“You ask a lot of questions, little sparrow,” he answered back. “You know what Augustine says, ‘hell was fashioned for the inquisitive.’”
“Shocking of you to quote Augustine to me,” Lydia shot back in good humor, “when you could well have quoted Byron at a safer distance.”
“Ah, but in this singular case Byron was inferior to Augustine.”
“In this case only?” Lydia held up her mouth to be kissed and then watched her husband leave the room with a confused smile on her face. Only when he was gone did she cast a look at Marilyn, who was sewing in the corner. Her friend had a wrinkle of confusion between her eyes, and when Lydia looked her way she broke into perplexed laughter.
“You really are a different woman now that you’ve married Anthony,” she said. “Arguing about philosophy and poets in everyday conversation? It would shock your mama.”
“Oh, trust me. It does. You should see her when she visits Rosebury. She’s always trying desperately to pretend I haven’t left her oversight—trying to remind me to behave properly and to not sully the Gibbs name. Anthony tells her that she is a Foyle now, and must shock people accordingly, but it does no good. I think we would not get quite so much push back if Anthony were not training George to speak his mind. Last week she asked him how his studies were progressing, and he said ‘letters are nuffin to air and land.’ We’ll make a naturalist of him yet.”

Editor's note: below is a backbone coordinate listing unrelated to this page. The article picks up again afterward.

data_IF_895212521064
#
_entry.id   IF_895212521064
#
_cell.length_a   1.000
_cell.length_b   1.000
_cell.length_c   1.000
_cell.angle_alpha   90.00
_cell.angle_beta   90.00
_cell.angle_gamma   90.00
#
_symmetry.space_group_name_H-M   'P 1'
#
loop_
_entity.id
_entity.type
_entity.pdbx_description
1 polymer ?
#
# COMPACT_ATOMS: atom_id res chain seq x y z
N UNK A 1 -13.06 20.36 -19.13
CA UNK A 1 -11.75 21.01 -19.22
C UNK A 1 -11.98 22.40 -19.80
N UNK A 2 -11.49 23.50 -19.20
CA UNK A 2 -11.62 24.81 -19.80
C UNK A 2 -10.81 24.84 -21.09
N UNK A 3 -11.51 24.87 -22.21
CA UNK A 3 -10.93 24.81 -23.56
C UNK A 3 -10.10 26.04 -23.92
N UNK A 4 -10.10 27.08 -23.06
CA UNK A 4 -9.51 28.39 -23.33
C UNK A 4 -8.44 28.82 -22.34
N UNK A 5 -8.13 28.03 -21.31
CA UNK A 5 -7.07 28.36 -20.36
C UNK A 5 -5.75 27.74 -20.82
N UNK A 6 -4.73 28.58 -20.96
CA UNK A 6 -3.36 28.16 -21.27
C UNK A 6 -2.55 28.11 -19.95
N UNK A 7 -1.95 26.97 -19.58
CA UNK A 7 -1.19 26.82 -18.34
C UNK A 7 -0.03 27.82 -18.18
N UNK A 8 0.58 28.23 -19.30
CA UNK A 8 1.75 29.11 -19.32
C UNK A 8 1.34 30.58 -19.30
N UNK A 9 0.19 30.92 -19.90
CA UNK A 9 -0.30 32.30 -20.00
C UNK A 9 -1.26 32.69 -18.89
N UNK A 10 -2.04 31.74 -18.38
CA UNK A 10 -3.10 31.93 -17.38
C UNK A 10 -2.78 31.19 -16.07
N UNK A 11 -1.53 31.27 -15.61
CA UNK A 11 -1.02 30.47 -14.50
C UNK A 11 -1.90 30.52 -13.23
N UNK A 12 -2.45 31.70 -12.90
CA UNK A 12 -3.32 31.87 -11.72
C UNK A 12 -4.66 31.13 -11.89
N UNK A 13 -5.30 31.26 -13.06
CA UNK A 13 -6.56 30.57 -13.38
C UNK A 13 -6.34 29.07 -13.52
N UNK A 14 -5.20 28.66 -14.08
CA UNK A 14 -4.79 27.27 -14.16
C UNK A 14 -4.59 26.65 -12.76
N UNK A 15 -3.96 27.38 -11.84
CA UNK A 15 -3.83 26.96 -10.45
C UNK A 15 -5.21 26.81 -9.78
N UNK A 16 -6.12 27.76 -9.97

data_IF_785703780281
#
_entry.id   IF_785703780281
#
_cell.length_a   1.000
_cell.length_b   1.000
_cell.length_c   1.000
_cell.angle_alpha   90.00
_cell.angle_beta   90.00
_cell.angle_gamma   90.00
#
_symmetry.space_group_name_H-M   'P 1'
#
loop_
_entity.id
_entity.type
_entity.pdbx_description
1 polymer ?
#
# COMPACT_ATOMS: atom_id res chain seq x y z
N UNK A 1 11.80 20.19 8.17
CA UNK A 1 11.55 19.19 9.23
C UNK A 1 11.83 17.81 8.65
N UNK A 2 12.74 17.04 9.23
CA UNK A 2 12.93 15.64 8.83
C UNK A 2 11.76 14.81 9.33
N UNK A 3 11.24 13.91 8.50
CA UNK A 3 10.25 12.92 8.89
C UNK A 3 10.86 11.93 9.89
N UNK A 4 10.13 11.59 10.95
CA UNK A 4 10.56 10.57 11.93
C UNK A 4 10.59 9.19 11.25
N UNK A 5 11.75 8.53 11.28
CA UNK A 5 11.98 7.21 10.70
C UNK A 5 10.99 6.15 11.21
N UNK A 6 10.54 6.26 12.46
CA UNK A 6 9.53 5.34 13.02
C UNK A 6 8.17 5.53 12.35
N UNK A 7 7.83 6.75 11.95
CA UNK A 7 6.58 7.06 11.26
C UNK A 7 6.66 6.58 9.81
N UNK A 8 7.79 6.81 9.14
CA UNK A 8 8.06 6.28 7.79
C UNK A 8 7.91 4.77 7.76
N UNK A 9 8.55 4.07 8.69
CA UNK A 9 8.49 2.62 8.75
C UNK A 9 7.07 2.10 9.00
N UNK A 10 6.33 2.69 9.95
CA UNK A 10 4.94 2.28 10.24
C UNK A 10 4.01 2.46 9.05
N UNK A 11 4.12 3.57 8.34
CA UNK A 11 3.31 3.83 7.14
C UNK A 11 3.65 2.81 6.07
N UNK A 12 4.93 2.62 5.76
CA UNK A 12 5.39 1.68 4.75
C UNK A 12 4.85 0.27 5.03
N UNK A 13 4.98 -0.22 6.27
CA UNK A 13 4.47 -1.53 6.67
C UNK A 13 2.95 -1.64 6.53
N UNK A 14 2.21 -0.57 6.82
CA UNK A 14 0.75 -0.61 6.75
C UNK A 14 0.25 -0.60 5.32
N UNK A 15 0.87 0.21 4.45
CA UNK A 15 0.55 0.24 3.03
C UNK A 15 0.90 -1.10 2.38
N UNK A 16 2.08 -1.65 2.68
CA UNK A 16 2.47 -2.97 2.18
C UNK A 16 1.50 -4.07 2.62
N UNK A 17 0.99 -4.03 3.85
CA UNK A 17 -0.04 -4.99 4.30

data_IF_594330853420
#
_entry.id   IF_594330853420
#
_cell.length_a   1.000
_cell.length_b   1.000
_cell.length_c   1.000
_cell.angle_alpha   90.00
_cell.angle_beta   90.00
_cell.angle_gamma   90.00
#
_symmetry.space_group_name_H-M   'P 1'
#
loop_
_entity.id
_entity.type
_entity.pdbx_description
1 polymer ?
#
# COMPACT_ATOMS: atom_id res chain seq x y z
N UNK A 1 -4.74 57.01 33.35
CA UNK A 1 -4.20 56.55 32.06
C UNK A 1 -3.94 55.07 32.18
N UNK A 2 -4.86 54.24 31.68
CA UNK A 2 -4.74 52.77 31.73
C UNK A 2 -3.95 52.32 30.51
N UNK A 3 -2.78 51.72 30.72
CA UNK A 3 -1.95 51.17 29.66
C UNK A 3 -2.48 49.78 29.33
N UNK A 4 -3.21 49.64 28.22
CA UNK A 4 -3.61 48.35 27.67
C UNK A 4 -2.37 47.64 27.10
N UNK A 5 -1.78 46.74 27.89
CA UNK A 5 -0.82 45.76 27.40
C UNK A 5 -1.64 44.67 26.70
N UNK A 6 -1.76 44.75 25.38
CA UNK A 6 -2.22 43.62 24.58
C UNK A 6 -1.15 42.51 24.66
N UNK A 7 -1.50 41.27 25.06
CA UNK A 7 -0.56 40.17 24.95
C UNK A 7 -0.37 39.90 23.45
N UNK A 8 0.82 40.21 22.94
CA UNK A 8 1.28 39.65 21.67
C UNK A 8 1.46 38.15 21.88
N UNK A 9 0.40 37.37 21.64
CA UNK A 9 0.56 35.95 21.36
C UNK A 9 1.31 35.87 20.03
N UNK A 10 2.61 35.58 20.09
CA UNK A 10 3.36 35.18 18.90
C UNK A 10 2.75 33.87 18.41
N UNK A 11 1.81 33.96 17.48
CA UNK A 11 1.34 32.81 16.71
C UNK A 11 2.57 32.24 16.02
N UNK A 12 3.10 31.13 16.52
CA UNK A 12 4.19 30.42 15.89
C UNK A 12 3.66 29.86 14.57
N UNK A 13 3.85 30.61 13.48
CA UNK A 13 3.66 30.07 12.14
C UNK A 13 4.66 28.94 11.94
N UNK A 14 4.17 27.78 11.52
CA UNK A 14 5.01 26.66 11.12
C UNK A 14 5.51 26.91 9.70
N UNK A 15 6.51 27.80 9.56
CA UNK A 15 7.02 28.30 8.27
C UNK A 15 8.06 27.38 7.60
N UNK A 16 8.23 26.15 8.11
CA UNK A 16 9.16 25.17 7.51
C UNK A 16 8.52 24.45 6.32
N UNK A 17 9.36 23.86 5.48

“He’s a good boy,” Marilyn agreed with a nod. “He’s obedient but bright as well. So often you see firm rules taking the imagination out of a child.”
“I don’t think so,” Lydia responded. “Firm boundaries allow a child safety, it’s just that you have to choose the right boundaries. For instance, getting dirty in the garden is not an offense, while slapping little Lily is.”
“I wish I could live quite so free,” Marilyn admitted, “but I’m dreadfully afraid that someone will stop by and my boys will come jogging forward with their hands and feet and coats all a mess. You have been lucky to avoid such an embarrassment with George.”
“On the contrary, I’m afraid George lives most of his life in a state of disarray,” Lydia responded. “I’ve stopped battling for missing buttons and muddy shoes. It’s not a fight worth having.”
Later that afternoon the couples went out on a boating ride with the children in tow. George and the boys spent most of the time with their legs trailing in the lake water, while little Lily was content to play with her mama’s hair and then promptly fall asleep when the sun was drifting lower in the sky. Lydia loved the feel of the weight of a child heavy on her. It was one of the surprising gifts of motherhood she had not expected.
“Did you get your letter posted in time?” she asked Anthony.